In November, 37,000 Arizonans lost their jobs - a monthly record since the Arizona Department of Economic Security started compiling this number in 1971. Our unemployment rate stands at 6.1 percent and seems destined to increase. Arizona faces a number of challenges, including a budget deficit that as a percentage of our general fund is the worst in the nation. Still, far and away the most pressing challenge is getting Arizona's jobs machine back on track. A few years ago Arizona was creating more jobs than almost all other states. Now we are close to the very bottom.
It is clear President-elect Barack Obama has shelved some of his campaign plans to raise taxes, understanding they would cost jobs. Instead, he is focused like a laser beam on job creation.
Yet, in Arizona, there are serious reports offered that suggest raising taxes is the best way to balance the state's budget. Arizona, unlike the federal government, is constitutionally required to balance the budget, but that cannot come at the expense of the overall health of our economy.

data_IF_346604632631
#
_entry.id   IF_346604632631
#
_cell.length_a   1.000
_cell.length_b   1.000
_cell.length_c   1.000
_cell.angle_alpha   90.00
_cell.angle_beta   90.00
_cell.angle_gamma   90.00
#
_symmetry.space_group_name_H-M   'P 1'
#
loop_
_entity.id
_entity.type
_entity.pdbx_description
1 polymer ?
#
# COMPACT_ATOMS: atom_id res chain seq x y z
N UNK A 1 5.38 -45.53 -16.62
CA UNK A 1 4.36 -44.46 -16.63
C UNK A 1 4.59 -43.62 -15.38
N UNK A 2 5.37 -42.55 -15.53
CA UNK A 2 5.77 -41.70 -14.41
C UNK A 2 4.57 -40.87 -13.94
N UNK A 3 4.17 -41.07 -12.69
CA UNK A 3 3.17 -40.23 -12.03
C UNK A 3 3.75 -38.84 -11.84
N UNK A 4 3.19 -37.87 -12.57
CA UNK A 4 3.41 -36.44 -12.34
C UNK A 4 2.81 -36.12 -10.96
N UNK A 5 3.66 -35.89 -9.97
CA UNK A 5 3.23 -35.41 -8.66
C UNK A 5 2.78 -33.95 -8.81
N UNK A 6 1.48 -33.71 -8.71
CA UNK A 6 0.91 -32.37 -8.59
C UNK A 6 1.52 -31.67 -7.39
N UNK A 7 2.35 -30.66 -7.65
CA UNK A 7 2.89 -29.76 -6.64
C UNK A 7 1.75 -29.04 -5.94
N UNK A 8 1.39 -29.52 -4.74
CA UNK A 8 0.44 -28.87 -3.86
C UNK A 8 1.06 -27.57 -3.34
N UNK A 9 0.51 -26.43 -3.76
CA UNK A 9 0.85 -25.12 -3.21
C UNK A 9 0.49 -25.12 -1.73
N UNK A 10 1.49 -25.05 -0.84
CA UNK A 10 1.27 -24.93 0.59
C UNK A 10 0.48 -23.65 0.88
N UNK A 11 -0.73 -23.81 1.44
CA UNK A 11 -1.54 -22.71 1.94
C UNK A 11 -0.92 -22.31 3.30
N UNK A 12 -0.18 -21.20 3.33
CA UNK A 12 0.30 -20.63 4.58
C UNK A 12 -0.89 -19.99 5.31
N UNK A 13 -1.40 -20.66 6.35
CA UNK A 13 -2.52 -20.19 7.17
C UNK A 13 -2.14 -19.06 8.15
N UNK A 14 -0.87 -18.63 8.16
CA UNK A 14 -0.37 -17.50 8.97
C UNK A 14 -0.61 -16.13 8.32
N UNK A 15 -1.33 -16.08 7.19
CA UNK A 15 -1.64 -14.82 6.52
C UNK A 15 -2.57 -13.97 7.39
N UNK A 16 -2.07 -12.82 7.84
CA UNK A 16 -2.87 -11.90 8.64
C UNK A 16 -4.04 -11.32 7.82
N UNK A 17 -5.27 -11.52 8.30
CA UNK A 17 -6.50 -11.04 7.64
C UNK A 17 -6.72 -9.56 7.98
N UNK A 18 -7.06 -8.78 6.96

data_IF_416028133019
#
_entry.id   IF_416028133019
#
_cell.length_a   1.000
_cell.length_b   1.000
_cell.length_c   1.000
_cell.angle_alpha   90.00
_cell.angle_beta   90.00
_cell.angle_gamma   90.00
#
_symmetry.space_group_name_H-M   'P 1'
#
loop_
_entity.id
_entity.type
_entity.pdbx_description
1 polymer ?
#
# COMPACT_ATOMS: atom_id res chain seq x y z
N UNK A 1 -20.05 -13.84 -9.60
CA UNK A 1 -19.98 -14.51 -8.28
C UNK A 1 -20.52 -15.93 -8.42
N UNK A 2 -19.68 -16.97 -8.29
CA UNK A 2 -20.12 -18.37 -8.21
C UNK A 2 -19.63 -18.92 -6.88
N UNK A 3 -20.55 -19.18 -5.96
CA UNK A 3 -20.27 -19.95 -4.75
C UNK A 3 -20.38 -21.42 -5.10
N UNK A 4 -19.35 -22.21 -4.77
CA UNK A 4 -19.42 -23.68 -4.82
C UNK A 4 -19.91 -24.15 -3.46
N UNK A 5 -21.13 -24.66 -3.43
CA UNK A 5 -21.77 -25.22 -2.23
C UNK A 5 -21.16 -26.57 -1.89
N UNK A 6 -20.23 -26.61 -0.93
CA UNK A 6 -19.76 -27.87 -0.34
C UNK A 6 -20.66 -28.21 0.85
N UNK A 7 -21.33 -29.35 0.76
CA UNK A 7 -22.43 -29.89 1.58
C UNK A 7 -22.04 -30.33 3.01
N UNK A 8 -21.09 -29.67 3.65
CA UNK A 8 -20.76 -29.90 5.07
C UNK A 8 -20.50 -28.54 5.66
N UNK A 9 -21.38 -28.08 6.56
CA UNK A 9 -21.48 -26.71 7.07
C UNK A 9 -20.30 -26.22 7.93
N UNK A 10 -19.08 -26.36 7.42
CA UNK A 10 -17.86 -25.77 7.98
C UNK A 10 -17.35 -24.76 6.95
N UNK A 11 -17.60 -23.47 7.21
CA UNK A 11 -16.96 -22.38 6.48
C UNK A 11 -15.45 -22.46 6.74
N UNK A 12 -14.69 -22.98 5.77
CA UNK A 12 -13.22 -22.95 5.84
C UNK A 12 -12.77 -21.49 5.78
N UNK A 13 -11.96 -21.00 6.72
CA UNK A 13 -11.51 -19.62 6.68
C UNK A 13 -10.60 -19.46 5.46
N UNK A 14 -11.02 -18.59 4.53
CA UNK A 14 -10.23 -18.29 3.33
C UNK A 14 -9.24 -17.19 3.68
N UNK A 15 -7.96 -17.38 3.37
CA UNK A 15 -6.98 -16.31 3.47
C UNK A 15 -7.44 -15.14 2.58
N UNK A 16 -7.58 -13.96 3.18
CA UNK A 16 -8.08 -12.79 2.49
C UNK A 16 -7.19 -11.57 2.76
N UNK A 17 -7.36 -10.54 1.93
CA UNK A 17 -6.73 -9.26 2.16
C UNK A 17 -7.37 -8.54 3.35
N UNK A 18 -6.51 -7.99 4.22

It is a terrible idea to raise taxes during a severe economic downturn, particularly when other states are holding the line. If our tax rates go up or policymakers signal their desire for higher taxes when neighboring states promise to hold the line, more jobs will be lost here. Higher taxes mean more layoffs when directed at business. When taxes are raised on individuals, there is less disposable income for consumers to spend at restaurants or on cars or other goods. This means more foreclosures, blighted neighborhoods, vacant retail spaces and asphalt where car dealers used to operate.
In Arizona, our best thinking needs to be on creating an economic climate that allows Arizona's economy to rebound. The Arizona chamber released a paper (www.azchamber.com/news/view_article.cfm?ID=63) earlier in the year that includes big ideas for job creation, such as competitive tax rates on business property and a more competitive corporate income tax rate. In January, the chamber will release updated recommendations for dealing with the budget crisis, while maintaining focus on a competitive tax climate that creates jobs.
Glenn Hamer is president and CEO of the Arizona Chamber of Commerce & Industry.